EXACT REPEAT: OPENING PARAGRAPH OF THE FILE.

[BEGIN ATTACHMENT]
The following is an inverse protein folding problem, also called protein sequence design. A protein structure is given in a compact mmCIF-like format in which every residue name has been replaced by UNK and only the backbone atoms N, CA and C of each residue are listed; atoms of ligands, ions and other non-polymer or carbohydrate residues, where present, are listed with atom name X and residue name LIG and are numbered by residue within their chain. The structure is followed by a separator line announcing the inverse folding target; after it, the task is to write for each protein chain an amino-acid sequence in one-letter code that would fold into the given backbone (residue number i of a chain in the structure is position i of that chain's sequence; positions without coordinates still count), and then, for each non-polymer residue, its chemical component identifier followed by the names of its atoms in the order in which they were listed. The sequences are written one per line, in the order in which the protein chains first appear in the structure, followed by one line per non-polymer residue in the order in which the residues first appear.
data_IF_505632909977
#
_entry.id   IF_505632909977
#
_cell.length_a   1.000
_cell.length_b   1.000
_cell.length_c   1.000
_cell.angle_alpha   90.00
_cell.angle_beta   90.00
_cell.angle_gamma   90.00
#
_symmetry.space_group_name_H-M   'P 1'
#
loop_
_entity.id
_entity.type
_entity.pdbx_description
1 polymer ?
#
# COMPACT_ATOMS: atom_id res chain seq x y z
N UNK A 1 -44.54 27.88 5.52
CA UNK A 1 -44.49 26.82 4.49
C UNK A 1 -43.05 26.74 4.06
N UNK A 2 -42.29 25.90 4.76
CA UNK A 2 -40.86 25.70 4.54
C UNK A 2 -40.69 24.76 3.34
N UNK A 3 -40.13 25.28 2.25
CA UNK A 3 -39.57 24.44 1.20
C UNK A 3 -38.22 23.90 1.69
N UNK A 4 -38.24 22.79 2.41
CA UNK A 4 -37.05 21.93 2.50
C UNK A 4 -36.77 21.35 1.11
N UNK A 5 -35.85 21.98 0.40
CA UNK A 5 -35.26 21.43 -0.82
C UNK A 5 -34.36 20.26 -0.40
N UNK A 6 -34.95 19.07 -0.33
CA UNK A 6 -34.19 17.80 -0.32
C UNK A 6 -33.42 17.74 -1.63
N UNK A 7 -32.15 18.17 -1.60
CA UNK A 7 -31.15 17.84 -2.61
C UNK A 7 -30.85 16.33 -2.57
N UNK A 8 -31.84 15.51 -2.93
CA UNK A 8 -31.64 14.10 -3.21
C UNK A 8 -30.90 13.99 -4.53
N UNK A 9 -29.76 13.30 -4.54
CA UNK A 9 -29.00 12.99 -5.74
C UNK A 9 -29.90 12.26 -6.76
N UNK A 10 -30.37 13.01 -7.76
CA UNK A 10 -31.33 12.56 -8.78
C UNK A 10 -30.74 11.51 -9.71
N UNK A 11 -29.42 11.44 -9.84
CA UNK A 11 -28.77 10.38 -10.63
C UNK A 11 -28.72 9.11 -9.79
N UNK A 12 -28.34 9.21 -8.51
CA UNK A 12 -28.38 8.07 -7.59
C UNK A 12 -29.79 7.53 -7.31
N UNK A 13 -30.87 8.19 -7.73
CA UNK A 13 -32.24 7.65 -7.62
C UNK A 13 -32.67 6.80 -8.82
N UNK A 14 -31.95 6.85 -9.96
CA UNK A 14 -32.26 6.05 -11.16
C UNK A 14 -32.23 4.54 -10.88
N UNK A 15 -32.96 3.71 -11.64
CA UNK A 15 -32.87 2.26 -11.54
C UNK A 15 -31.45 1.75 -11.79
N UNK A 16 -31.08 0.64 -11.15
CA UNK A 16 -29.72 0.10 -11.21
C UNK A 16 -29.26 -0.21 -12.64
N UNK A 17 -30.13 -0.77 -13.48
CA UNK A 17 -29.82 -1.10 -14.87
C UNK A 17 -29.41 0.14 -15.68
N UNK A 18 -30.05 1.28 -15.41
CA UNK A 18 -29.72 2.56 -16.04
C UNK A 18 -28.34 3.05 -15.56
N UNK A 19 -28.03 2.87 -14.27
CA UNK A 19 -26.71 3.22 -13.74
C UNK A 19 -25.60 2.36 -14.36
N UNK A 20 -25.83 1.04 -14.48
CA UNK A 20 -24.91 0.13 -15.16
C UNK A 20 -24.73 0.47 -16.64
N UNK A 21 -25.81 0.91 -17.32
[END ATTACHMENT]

The following is an inverse protein folding problem, also called protein sequence design. A protein structure is given in a compact mmCIF-like format in which every residue name has been replaced by UNK and only the backbone atoms N, CA and C of each residue are listed; atoms of ligands, ions and other non-polymer or carbohydrate residues, where present, are listed with atom name X and residue name LIG and are numbered by residue within their chain. The structure is followed by a separator line announcing the inverse folding target; after it, the task is to write for each protein chain an amino-acid sequence in one-letter code that would fold into the given backbone (residue number i of a chain in the structure is position i of that chain's sequence; positions without coordinates still count), and then, for each non-polymer residue, its chemical component identifier followed by the names of its atoms in the order in which they were listed. The sequences are written one per line, in the order in which the protein chains first appear in the structure, followed by one line per non-polymer residue in the order in which the residues first appear.